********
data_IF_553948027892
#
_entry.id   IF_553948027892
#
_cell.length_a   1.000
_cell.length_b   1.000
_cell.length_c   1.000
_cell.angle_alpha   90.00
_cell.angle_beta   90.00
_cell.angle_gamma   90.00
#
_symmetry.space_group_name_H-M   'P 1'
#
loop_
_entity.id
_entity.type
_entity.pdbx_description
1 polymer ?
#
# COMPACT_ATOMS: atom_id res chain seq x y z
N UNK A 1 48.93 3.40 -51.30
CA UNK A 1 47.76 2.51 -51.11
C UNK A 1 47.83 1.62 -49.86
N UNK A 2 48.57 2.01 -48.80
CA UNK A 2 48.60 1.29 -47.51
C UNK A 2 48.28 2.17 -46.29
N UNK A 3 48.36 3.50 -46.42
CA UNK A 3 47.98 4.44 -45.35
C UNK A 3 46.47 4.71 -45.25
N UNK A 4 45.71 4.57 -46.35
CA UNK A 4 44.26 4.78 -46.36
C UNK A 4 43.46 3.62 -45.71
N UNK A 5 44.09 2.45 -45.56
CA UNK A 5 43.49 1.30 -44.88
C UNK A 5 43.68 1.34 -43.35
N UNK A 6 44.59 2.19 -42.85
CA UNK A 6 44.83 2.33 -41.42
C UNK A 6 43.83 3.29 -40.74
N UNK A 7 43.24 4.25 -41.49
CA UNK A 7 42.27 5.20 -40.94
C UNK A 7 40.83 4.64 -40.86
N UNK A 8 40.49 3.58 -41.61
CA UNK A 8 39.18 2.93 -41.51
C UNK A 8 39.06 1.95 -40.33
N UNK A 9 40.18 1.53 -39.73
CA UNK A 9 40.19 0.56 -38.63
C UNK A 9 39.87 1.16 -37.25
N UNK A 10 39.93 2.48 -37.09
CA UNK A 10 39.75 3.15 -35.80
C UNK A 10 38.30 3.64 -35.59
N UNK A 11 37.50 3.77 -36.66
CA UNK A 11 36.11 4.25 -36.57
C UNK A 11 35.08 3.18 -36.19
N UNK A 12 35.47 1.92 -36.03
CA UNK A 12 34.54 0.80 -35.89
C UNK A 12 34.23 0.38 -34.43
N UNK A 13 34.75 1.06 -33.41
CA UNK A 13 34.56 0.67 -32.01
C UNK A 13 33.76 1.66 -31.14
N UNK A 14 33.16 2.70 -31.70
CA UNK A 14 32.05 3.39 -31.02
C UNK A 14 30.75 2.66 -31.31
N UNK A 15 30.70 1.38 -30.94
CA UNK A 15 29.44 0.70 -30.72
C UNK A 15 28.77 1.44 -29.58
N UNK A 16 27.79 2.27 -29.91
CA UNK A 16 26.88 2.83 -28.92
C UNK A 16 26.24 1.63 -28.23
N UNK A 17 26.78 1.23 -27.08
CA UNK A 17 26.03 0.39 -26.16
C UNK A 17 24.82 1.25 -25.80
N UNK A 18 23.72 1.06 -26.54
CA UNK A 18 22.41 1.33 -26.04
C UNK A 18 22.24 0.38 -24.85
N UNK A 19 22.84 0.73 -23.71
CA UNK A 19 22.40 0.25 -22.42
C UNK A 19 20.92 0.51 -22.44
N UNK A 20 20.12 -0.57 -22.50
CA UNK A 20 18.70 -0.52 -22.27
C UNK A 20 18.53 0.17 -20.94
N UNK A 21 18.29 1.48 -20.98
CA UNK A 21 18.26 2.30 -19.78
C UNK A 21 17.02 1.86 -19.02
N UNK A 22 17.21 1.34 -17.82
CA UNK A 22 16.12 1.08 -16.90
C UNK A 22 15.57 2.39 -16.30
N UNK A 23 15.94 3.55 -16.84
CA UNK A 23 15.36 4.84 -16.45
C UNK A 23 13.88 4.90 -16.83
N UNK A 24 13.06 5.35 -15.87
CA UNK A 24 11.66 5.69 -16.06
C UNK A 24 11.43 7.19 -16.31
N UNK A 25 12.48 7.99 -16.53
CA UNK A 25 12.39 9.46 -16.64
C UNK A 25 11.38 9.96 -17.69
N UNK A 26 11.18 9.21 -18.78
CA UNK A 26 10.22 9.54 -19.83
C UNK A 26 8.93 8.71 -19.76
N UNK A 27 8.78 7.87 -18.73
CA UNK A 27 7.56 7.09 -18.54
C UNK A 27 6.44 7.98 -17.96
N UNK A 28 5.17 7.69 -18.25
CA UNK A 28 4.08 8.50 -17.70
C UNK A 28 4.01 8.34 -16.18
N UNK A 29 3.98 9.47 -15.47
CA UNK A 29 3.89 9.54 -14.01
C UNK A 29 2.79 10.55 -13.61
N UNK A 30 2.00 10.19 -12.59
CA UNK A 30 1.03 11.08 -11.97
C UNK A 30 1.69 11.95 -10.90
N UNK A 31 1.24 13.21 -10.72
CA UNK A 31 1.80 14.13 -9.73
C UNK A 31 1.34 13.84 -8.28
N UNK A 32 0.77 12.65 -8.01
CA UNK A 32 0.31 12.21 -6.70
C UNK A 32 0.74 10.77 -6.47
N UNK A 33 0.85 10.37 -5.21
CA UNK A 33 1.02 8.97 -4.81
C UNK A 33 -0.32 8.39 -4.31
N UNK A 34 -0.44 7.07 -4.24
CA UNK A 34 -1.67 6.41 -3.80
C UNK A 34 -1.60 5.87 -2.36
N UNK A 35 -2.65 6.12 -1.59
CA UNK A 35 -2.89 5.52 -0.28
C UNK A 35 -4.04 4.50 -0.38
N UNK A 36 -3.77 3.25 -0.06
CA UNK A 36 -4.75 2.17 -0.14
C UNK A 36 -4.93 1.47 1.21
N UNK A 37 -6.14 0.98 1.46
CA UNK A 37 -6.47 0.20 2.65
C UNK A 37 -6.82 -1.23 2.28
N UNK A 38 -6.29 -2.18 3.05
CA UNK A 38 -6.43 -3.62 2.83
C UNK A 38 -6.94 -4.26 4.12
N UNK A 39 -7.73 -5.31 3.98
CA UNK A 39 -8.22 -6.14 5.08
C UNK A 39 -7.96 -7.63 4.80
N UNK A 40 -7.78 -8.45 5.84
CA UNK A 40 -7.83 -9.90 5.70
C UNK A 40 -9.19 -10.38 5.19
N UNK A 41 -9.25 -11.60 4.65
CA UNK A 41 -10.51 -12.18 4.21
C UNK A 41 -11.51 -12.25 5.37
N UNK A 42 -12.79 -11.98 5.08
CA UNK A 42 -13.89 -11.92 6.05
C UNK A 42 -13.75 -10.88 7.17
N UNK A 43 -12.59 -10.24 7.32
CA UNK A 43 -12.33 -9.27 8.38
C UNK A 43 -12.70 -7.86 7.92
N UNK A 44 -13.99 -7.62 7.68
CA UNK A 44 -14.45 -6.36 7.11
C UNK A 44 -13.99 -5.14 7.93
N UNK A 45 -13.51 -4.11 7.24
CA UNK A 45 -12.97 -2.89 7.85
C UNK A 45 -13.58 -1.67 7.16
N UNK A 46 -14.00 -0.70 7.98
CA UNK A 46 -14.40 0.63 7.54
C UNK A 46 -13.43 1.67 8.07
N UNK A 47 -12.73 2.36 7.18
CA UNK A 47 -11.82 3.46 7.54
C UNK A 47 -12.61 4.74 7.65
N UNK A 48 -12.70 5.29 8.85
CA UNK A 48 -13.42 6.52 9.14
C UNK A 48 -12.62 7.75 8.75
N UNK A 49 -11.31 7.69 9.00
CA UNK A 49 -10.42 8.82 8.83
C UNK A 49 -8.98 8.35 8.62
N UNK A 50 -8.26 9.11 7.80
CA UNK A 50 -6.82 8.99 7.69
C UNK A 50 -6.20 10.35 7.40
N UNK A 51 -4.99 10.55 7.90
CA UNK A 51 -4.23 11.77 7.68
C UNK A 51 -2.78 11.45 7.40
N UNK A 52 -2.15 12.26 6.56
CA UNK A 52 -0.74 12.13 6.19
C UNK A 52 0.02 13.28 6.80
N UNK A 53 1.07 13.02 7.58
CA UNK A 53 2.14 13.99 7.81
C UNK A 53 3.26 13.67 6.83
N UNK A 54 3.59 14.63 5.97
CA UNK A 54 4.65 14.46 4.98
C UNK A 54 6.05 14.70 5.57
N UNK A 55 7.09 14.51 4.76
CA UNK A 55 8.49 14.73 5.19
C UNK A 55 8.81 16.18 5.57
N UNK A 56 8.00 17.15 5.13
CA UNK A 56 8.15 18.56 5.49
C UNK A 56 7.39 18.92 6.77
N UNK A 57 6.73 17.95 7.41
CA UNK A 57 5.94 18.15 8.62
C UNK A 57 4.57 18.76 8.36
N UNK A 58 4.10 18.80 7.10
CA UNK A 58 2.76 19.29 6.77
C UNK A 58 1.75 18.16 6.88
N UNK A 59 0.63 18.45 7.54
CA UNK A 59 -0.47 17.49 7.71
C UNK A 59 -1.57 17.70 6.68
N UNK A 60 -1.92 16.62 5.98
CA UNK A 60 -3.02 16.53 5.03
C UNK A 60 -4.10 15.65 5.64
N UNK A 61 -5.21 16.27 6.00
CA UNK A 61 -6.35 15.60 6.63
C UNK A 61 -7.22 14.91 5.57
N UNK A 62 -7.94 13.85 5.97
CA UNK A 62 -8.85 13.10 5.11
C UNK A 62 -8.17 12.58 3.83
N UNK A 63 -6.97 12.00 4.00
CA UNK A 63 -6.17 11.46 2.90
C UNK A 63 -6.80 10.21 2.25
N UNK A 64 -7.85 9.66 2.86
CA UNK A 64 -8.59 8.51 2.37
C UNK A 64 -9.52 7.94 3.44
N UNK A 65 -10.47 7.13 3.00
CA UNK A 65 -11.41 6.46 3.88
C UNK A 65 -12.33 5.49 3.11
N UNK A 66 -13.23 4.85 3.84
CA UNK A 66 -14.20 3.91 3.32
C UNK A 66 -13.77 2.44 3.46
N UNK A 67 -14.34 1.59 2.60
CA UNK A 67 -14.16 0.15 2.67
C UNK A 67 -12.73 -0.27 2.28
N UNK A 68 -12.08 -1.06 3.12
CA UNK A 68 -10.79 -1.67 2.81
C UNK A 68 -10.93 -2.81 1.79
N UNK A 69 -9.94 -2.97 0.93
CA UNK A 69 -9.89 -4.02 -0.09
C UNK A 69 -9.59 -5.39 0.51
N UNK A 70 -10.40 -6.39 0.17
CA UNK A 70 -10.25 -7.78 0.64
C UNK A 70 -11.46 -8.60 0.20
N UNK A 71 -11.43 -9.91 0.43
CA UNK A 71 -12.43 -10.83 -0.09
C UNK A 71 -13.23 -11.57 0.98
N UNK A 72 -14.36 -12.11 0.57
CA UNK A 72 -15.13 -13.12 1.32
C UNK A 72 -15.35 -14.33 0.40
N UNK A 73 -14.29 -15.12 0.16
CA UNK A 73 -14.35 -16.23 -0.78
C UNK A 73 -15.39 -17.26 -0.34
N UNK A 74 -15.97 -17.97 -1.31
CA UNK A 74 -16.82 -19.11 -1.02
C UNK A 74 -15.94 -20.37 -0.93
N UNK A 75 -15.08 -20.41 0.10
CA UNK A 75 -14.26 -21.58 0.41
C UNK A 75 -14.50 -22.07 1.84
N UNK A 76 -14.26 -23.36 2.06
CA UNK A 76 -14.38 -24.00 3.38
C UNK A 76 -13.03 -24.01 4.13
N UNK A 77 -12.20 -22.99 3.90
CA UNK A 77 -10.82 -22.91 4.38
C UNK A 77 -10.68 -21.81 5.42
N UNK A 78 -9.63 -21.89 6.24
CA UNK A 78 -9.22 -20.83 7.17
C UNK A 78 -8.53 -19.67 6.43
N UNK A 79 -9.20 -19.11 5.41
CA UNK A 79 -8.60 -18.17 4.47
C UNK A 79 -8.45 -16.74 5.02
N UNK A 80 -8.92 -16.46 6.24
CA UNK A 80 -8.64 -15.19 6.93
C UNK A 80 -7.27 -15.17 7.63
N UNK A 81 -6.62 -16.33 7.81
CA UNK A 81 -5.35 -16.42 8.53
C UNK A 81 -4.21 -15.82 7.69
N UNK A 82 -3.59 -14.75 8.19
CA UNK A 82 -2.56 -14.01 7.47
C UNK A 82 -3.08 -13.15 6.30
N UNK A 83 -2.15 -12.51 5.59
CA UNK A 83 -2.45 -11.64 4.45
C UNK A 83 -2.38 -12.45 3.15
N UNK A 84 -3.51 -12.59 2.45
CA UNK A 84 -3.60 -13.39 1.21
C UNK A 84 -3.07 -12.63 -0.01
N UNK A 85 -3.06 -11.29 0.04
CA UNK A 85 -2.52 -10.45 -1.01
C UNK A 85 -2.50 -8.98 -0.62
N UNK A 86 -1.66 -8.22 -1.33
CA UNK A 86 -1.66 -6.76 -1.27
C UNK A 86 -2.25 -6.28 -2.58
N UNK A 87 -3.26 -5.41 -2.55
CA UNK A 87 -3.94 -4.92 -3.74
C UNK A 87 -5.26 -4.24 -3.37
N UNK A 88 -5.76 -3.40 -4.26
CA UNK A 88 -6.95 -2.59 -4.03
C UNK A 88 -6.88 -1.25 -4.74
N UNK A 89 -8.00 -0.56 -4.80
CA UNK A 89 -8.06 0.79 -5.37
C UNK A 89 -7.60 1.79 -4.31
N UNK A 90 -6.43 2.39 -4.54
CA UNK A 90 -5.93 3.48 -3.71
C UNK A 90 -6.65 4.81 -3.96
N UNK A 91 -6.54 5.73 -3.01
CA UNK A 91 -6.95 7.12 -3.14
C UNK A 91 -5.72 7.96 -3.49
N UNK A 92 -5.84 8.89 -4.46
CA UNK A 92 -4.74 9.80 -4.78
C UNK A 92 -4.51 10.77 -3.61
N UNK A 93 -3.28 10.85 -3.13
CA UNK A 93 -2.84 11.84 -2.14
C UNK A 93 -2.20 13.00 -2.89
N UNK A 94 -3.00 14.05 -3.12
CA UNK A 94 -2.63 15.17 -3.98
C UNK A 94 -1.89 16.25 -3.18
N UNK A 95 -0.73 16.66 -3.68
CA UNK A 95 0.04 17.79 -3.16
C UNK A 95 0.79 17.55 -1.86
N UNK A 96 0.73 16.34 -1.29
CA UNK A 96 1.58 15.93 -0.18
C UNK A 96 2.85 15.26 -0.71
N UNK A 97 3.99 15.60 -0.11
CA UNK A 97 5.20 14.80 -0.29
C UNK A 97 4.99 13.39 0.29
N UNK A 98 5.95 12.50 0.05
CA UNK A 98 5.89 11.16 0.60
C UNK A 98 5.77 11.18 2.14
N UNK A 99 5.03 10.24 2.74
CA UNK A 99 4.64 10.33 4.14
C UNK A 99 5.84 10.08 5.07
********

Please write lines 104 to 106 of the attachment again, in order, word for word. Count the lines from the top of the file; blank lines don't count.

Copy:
C UNK A 28 4.01 8.34 -16.18
N UNK A 29 3.98 9.47 -15.47
CA UNK A 29 3.89 9.54 -14.01